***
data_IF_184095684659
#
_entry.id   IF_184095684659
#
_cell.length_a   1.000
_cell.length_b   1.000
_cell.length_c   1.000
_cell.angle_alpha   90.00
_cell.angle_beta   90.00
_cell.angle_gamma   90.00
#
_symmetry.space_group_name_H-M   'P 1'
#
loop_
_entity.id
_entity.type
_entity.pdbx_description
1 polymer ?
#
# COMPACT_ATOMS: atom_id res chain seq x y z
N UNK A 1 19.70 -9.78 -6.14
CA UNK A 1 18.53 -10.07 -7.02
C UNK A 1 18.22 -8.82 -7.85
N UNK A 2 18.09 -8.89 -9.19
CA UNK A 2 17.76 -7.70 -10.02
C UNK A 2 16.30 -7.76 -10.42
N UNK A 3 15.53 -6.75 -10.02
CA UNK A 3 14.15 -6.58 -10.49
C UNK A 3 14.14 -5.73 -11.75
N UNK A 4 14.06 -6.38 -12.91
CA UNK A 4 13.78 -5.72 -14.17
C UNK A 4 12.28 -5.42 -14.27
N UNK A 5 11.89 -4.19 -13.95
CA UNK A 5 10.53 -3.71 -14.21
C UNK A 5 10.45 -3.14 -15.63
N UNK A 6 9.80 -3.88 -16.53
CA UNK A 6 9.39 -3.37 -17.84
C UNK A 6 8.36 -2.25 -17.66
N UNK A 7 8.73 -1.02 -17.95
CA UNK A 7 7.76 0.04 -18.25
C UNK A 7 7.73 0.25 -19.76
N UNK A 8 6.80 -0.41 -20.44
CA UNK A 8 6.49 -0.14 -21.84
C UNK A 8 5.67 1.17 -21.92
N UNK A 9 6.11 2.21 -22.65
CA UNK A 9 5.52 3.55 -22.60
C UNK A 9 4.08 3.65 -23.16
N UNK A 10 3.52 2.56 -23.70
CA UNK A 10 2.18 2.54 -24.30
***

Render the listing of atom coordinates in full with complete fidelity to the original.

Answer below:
data_IF_184095684659
#
_entry.id   IF_184095684659
#
_cell.length_a   1.000
_cell.length_b   1.000
_cell.length_c   1.000
_cell.angle_alpha   90.00
_cell.angle_beta   90.00
_cell.angle_gamma   90.00
#
_symmetry.space_group_name_H-M   'P 1'
#
loop_
_entity.id
_entity.type
_entity.pdbx_description
1 polymer ?
#
# COMPACT_ATOMS: atom_id res chain seq x y z
N UNK A 1 19.70 -9.78 -6.14
CA UNK A 1 18.53 -10.07 -7.02
C UNK A 1 18.22 -8.82 -7.85
N UNK A 2 18.09 -8.89 -9.19
CA UNK A 2 17.76 -7.70 -10.02
C UNK A 2 16.30 -7.76 -10.42
N UNK A 3 15.53 -6.75 -10.02
CA UNK A 3 14.15 -6.58 -10.49
C UNK A 3 14.14 -5.73 -11.75
N UNK A 4 14.06 -6.38 -12.91
CA UNK A 4 13.78 -5.72 -14.17
C UNK A 4 12.28 -5.42 -14.27
N UNK A 5 11.89 -4.19 -13.95
CA UNK A 5 10.53 -3.71 -14.21
C UNK A 5 10.45 -3.14 -15.63
N UNK A 6 9.80 -3.88 -16.53
CA UNK A 6 9.39 -3.37 -17.84
C UNK A 6 8.36 -2.25 -17.66
N UNK A 7 8.73 -1.02 -17.95
CA UNK A 7 7.76 0.04 -18.25
C UNK A 7 7.73 0.25 -19.76
N UNK A 8 6.80 -0.41 -20.44
CA UNK A 8 6.49 -0.14 -21.84
C UNK A 8 5.67 1.17 -21.92
N UNK A 9 6.11 2.21 -22.65
CA UNK A 9 5.52 3.55 -22.60
C UNK A 9 4.08 3.65 -23.16
N UNK A 10 3.52 2.56 -23.70
CA UNK A 10 2.18 2.54 -24.30